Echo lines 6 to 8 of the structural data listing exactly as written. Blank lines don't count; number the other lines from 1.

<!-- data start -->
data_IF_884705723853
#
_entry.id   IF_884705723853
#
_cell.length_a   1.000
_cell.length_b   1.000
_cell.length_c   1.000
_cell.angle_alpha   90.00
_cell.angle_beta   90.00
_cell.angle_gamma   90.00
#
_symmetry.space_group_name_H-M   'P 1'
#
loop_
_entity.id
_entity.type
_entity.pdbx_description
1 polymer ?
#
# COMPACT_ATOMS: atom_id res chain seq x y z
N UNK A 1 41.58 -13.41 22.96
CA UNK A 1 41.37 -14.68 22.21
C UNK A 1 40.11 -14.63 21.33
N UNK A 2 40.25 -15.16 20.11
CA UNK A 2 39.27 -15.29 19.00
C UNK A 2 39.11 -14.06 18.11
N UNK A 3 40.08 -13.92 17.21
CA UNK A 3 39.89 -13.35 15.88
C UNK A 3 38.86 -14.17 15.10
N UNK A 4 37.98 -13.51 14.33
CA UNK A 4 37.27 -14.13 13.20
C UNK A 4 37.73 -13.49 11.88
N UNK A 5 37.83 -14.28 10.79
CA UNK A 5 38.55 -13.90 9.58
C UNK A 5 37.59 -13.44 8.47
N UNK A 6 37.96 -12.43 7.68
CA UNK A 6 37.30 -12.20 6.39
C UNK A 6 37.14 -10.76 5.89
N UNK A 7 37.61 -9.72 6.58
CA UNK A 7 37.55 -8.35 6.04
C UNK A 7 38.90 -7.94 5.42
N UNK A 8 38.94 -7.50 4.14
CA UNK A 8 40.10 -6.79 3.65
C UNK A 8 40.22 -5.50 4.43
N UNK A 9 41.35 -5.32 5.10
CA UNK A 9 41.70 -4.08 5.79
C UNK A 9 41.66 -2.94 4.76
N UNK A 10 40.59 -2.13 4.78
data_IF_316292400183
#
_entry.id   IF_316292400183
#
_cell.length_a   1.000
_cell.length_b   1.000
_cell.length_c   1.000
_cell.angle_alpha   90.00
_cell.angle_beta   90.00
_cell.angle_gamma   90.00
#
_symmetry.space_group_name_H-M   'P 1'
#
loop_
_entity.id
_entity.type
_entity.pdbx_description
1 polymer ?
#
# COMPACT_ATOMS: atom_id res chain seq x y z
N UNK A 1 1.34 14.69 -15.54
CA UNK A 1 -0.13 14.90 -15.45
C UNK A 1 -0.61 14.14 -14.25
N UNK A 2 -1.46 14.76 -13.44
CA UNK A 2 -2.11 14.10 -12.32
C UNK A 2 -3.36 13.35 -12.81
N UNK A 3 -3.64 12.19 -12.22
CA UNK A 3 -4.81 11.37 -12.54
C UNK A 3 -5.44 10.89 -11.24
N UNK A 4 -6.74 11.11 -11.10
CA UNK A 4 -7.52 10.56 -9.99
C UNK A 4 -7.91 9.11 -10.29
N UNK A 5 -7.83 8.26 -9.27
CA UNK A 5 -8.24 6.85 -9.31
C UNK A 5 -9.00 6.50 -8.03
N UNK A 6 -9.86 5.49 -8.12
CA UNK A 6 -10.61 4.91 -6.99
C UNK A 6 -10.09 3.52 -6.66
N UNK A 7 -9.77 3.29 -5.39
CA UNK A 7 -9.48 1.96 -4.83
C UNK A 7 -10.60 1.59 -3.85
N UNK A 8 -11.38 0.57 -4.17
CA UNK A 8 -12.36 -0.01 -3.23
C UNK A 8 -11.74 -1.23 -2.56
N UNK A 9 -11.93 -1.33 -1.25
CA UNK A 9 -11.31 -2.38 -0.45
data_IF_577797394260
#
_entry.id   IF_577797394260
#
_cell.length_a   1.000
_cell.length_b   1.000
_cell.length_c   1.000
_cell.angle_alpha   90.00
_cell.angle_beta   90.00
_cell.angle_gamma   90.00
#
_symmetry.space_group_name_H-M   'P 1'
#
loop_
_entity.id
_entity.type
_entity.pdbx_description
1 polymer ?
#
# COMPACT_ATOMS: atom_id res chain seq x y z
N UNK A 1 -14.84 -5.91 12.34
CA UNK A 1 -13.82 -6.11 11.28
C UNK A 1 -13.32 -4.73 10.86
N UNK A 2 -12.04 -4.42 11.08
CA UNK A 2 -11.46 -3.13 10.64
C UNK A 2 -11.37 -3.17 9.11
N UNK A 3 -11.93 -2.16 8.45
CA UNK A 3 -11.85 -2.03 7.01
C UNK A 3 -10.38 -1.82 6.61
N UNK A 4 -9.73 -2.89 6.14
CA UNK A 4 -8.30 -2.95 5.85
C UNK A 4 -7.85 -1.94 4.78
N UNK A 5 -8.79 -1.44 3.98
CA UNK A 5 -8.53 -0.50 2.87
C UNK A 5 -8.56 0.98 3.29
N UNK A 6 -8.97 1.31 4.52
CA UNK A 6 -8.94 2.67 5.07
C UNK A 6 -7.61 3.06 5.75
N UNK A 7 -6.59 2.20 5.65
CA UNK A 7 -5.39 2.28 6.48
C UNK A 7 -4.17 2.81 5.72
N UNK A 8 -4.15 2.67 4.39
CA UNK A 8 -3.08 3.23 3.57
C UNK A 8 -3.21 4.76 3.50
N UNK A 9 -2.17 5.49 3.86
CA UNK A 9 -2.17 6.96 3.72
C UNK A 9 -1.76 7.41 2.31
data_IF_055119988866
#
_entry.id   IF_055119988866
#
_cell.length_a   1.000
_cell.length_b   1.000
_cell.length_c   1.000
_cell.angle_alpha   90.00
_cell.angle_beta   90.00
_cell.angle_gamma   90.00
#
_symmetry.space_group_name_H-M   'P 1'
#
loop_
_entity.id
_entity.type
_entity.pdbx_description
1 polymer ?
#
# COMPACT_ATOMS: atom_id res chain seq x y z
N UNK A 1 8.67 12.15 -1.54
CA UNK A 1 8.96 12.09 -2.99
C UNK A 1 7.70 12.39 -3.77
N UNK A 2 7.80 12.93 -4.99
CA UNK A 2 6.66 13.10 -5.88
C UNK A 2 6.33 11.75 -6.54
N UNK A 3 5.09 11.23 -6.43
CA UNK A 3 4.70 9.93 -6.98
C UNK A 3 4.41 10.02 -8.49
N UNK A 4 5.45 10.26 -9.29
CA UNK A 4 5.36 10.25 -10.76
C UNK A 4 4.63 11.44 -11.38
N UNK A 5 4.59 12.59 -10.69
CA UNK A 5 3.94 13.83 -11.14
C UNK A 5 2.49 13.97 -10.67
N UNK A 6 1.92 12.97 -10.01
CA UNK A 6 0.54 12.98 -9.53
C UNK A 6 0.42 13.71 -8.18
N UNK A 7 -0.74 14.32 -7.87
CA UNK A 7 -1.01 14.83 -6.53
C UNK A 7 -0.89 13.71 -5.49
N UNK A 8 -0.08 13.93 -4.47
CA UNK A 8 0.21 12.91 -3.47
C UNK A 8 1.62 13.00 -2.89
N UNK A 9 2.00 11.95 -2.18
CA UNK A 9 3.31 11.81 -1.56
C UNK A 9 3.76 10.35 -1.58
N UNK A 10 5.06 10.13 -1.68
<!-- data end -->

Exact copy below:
_cell.length_b   1.000
_cell.length_c   1.000
_cell.angle_alpha   90.00